AI Azure Cognitive Services Clemens Siebler  

Analyzing Call Center Transcripts with Azure Cognitive Search and PowerBI

This post explains how we can search and analyze call center transcripts using Azure Cognitive Search and PowerBI. This can be helpful to analyze what is going on in your call center and allows to easily answer questions like:

  • Why are people calling? What are typical topics?
  • What is the sentiment?
  • How does sentiment and how do topics change over time?

Having these answers can help optimize your call center strategy, but also potentially allows to offload easier tasks to voice-enabled bots.

Before we get started, all json documents and data samples can be found in this repo: csiebler/cognitive-search-call-transcripts (github.com)

Cognitive Search Setup

Data pre-processing

Let’s first look at a short data sample that we’ll use for this tutorial:

Data sample from our transcripts

As you can see, our input data follows a quite simple schema. However, in reality you might want to use transcripts from the Azure Speech-to-Text Batch Transcription API. However, since these transcripts are very detailed and verbose, I’d recommend to reduce them down a bit first. For example, you can run this basic scripts against a few of your sample documents: cognitive-search-call-transcripts/preprocess.py at main · csiebler/cognitive-search-call-transcripts (github.com). Just put them in a folder, update the path and let the script do its work.

One you have the transcripts converted, upload them to a new container in an Azure Storage Account.

In case you do not have any documents ready to use, feel free to use my wonderful, hand-written transcripts from this GitHub repo: cognitive-search-call-transcripts/data/2021/11 at main · csiebler/cognitive-search-call-transcripts (github.com)

Required Azure Resources

This tutorial assumes that you have already created a Cognitive Search instance, as well as a Storage Account and a Cognitive Services resource.

Required services for this tutorial

Furthermore, be sure to have the following information at hand:

  • The Connection String, Name, and Access Key of your Storage Account
  • The account key and resource id of your Cognitive Services Resource

In general, I’d recommend to use Managed Identities for data access, but for the sake of this tutorial it might be easier to just rely on keys. For production, always use Managed Identities if possible!

Furthermore, for this tutorial I suggest to use the VSCode Cognitive Search extension. This allows you to super easily create indexes, indexers, data sources, skillsets and synonym maps. Furthermore, it allows you to reset and run an indexer with a few clicks, so it makes development much faster!

Cognitive Search VSCode Extension

Data Source creation

First, let’s upload your transcripts to a new container on the Storage Account. Once done, you can create a new data source in Cognitive Search. For this, update the credentials and container name in the following json document and use the VSCode Cognitive Search extension to create the data source.

Update your data source settings

You can find the full json here.

Index creation

Next, we create our index. There is not really the need to adapt anything here, unless you want to add more fields:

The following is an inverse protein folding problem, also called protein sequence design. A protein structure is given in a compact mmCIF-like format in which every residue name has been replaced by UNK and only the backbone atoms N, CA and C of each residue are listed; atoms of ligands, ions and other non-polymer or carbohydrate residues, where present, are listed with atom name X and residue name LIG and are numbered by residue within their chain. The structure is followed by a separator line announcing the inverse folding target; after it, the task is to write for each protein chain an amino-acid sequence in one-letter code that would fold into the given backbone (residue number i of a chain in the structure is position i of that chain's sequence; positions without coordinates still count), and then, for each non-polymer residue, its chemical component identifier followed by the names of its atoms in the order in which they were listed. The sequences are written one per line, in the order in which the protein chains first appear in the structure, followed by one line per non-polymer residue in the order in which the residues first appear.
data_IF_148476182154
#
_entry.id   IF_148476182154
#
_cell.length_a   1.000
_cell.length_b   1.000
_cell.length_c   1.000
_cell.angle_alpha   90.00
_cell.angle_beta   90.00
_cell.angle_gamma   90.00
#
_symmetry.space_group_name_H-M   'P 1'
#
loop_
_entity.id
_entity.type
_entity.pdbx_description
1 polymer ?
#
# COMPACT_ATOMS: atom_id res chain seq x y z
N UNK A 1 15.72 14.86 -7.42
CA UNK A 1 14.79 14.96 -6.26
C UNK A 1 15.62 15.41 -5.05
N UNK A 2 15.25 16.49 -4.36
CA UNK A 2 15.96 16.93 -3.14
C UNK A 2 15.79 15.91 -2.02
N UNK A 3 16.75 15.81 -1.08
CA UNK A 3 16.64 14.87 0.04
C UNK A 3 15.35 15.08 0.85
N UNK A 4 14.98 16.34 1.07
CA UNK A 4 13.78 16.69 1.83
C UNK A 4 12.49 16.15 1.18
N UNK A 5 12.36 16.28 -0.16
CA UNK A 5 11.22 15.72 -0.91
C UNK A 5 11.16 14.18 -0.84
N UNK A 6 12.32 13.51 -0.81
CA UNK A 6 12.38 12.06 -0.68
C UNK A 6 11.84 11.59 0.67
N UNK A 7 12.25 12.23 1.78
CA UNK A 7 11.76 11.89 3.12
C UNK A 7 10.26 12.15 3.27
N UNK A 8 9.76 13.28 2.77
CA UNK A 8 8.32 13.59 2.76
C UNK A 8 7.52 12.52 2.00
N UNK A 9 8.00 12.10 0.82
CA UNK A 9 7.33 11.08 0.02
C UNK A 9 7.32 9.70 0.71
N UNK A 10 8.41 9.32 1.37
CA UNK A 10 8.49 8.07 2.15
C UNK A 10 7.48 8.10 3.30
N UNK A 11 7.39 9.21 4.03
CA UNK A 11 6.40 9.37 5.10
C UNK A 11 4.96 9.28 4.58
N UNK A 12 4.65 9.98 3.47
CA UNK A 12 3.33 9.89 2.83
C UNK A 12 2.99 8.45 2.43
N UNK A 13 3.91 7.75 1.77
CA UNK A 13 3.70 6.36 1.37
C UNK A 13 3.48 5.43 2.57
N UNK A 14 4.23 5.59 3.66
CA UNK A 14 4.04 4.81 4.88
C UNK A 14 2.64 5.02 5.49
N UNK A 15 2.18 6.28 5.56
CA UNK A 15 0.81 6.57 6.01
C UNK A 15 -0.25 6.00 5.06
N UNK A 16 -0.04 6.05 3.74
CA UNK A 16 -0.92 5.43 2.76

Index creation

You can find the full json here.

Skillset creation

Next, we create our skillset. You will need to add your Cognitive Services resource id and also the key. The resource id is in the following format:

/subscriptions/<subscription id>/resourceGroups/<resource group>/providers/Microsoft.CognitiveServices/accounts/<cognitive service name>

You can find it in the Azure Portal or via the CLI:

Resource ID in Azure Portal

Lastly, you will also need to add your Storage Connection String, so Cognitive Search can store its projections in an Azure Table. We’ll use this table to later generate real-time dashboards using PowerBI.

Update your skillset definition

You can find the full json here.

Indexer creation

Lastly, we create our indexer. Unless you added more fields to the index, you won’t need to touch this file.

Indexer creation

You can find the full json here.

Finally, we can run the indexer and check if our index contains documents:

Perfect, that looks good! Finally, we can run queries against our search index.

Visualization with PowerBI

Since your skillset creates a Table Projection of the data, we can point PowerBI to read from the Azure Table where the data is stored. From there, we can build a KPI dashboard for our transcripts.

Follow this tutorial to connect PowerBI to your Azure Table with the projections. Once done, we can start building dashboards. In this case, the dashboards look a bit “lonely”, but once we’d have real and more data in Cognitive Search, we’d be able to derive a lot of insight from it!

PowerBI dashboard example

For example, we can easily build queries like:

  • Which key phrases have positive/negative sentiment associated with them?
  • Which key phrases are most common?
  • Are there trends in terms of sentiment or key phrases over time?
  • …and a lot more!

This new insight will hopefully help to identify strong areas, as well as areas for improvement.

Summary

In this post we showed how Azure Cognitive Search can be used to index call center transcripts (generated from Azure Speech-to-Text). We can use the solution to search for calls (e.g., educational purposes), but then also use this data to build rich KPI dashboards using PowerBI.

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